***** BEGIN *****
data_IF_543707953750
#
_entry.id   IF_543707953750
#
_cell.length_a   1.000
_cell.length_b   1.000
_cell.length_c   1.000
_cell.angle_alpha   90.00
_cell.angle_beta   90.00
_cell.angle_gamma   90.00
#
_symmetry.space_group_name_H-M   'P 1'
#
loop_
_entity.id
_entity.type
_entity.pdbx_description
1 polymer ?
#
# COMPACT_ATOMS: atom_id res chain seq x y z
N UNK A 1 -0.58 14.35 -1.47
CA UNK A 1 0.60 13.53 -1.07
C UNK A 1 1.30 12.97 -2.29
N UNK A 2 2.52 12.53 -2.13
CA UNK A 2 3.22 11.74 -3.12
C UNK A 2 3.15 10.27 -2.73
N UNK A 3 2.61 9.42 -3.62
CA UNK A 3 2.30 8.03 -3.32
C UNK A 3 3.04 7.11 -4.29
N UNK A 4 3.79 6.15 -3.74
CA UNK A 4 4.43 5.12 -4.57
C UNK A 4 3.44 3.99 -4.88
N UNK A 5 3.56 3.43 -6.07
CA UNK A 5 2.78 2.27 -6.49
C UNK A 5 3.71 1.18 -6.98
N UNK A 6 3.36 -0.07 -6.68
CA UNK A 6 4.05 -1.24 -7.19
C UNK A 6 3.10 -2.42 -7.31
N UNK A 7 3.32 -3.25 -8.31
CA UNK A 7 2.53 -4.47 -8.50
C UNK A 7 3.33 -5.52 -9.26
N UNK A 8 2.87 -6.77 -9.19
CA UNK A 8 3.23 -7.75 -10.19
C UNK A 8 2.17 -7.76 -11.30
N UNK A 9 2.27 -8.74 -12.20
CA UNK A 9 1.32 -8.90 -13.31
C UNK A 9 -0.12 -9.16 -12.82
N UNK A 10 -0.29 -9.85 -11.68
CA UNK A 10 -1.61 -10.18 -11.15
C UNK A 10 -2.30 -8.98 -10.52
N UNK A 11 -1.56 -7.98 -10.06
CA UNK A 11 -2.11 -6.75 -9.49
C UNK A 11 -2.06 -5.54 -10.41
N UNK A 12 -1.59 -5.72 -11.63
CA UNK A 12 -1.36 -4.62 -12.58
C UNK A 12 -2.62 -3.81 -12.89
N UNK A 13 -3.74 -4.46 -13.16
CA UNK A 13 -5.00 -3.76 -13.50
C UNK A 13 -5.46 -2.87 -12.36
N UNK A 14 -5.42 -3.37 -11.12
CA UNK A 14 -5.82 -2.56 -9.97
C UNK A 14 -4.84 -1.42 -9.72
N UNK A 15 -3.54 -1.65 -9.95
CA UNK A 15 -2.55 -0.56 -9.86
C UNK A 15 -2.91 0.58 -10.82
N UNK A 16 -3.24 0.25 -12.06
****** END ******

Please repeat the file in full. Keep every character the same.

data_IF_543707953750
#
_entry.id   IF_543707953750
#
_cell.length_a   1.000
_cell.length_b   1.000
_cell.length_c   1.000
_cell.angle_alpha   90.00
_cell.angle_beta   90.00
_cell.angle_gamma   90.00
#
_symmetry.space_group_name_H-M   'P 1'
#
loop_
_entity.id
_entity.type
_entity.pdbx_description
1 polymer ?
#
# COMPACT_ATOMS: atom_id res chain seq x y z
N UNK A 1 -0.58 14.35 -1.47
CA UNK A 1 0.60 13.53 -1.07
C UNK A 1 1.30 12.97 -2.29
N UNK A 2 2.52 12.53 -2.13
CA UNK A 2 3.22 11.74 -3.12
C UNK A 2 3.15 10.27 -2.73
N UNK A 3 2.61 9.42 -3.62
CA UNK A 3 2.30 8.03 -3.32
C UNK A 3 3.04 7.11 -4.29
N UNK A 4 3.79 6.15 -3.74
CA UNK A 4 4.43 5.12 -4.57
C UNK A 4 3.44 3.99 -4.88
N UNK A 5 3.56 3.43 -6.07
CA UNK A 5 2.78 2.27 -6.49
C UNK A 5 3.71 1.18 -6.98
N UNK A 6 3.36 -0.07 -6.68
CA UNK A 6 4.05 -1.24 -7.19
C UNK A 6 3.10 -2.42 -7.31
N UNK A 7 3.32 -3.25 -8.31
CA UNK A 7 2.53 -4.47 -8.50
C UNK A 7 3.33 -5.52 -9.26
N UNK A 8 2.87 -6.77 -9.19
CA UNK A 8 3.23 -7.75 -10.19
C UNK A 8 2.17 -7.76 -11.30
N UNK A 9 2.27 -8.74 -12.20
CA UNK A 9 1.32 -8.90 -13.31
C UNK A 9 -0.12 -9.16 -12.82
N UNK A 10 -0.29 -9.85 -11.68
CA UNK A 10 -1.61 -10.18 -11.15
C UNK A 10 -2.30 -8.98 -10.52
N UNK A 11 -1.56 -7.98 -10.06
CA UNK A 11 -2.11 -6.75 -9.49
C UNK A 11 -2.06 -5.54 -10.41
N UNK A 12 -1.59 -5.72 -11.63
CA UNK A 12 -1.36 -4.62 -12.58
C UNK A 12 -2.62 -3.81 -12.89
N UNK A 13 -3.74 -4.46 -13.16
CA UNK A 13 -5.00 -3.76 -13.50
C UNK A 13 -5.46 -2.87 -12.36
N UNK A 14 -5.42 -3.37 -11.12
CA UNK A 14 -5.82 -2.56 -9.97
C UNK A 14 -4.84 -1.42 -9.72
N UNK A 15 -3.54 -1.65 -9.95
CA UNK A 15 -2.55 -0.56 -9.86
C UNK A 15 -2.91 0.58 -10.82
N UNK A 16 -3.24 0.25 -12.06